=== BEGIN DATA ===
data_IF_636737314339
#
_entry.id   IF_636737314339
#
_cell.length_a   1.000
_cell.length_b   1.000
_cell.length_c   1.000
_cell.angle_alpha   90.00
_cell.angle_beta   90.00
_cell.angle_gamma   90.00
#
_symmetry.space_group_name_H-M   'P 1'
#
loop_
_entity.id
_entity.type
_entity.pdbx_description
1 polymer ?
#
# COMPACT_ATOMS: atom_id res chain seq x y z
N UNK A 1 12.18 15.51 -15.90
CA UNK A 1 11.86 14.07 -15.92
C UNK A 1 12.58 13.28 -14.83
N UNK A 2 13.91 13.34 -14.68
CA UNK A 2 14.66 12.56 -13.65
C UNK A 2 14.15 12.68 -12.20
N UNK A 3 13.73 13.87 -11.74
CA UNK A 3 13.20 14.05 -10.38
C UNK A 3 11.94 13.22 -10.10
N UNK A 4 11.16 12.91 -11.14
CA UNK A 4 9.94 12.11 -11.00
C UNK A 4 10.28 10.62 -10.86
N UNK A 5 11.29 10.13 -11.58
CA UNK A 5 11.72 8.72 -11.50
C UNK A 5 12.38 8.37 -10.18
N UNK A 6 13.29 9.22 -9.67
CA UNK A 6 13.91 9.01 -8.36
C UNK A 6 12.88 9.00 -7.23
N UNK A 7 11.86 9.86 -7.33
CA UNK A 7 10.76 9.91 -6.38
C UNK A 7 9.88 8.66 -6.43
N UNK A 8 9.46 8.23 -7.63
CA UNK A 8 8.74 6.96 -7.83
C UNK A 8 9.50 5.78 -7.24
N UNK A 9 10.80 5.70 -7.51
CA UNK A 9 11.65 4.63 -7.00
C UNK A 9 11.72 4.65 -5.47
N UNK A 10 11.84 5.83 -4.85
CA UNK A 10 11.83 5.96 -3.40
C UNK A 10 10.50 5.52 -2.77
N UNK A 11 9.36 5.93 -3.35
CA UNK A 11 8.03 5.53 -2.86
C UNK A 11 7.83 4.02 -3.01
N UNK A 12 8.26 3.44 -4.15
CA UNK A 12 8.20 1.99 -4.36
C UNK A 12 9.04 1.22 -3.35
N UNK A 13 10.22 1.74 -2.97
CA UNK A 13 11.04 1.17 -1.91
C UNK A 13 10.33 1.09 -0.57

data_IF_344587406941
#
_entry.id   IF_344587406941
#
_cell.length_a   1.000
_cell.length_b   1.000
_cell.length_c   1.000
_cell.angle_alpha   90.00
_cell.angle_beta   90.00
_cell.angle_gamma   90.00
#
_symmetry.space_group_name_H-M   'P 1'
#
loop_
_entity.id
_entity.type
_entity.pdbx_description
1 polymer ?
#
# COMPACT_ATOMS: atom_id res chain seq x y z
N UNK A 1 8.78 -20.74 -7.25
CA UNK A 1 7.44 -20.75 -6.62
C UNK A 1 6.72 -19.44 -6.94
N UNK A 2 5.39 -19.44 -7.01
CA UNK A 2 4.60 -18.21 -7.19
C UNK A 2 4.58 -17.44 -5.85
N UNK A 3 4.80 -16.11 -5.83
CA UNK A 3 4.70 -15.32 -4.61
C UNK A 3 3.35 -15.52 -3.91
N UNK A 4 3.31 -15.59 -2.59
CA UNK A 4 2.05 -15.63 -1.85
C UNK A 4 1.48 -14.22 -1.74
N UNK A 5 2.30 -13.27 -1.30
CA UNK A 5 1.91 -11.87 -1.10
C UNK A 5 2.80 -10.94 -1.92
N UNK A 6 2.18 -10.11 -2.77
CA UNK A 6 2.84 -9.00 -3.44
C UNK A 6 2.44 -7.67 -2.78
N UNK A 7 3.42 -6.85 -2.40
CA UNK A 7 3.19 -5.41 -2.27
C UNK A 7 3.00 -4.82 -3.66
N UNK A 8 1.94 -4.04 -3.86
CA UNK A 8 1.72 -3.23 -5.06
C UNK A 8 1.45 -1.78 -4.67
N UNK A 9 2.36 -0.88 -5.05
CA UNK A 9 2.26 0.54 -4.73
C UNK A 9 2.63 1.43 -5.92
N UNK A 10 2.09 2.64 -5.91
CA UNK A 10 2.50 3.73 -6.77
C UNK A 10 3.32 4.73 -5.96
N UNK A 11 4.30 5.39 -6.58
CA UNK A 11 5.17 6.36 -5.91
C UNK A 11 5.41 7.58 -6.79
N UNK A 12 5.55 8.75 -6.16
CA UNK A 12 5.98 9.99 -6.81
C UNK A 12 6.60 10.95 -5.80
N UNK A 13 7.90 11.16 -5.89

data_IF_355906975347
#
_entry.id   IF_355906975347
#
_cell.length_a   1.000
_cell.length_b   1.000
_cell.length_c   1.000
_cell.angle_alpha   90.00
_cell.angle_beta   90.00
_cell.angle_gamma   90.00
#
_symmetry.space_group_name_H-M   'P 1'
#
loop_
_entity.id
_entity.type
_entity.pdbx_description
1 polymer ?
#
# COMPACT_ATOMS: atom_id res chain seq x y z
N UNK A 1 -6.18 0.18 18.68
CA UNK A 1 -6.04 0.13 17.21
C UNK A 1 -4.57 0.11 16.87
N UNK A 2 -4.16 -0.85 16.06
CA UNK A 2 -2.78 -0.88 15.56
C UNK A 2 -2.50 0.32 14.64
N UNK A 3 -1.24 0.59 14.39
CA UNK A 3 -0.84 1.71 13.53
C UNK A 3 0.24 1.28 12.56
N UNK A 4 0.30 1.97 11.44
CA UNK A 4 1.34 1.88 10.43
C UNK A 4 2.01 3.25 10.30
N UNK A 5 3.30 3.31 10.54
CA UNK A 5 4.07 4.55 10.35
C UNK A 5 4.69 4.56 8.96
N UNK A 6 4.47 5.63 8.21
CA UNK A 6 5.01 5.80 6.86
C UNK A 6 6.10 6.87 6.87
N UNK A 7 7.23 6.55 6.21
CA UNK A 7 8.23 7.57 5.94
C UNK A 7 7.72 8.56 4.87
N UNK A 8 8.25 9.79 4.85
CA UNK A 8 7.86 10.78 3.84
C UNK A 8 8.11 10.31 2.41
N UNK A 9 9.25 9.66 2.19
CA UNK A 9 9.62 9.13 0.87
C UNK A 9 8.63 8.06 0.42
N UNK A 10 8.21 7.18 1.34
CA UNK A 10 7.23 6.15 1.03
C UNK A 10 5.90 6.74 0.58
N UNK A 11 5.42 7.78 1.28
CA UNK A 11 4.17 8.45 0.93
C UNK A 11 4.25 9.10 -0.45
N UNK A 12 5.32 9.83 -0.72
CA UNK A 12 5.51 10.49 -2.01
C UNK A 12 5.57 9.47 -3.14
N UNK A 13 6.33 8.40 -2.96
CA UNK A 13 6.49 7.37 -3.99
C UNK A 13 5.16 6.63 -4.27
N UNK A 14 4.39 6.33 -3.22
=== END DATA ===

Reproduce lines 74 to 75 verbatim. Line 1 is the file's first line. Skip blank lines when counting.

_entity.id
_entity.type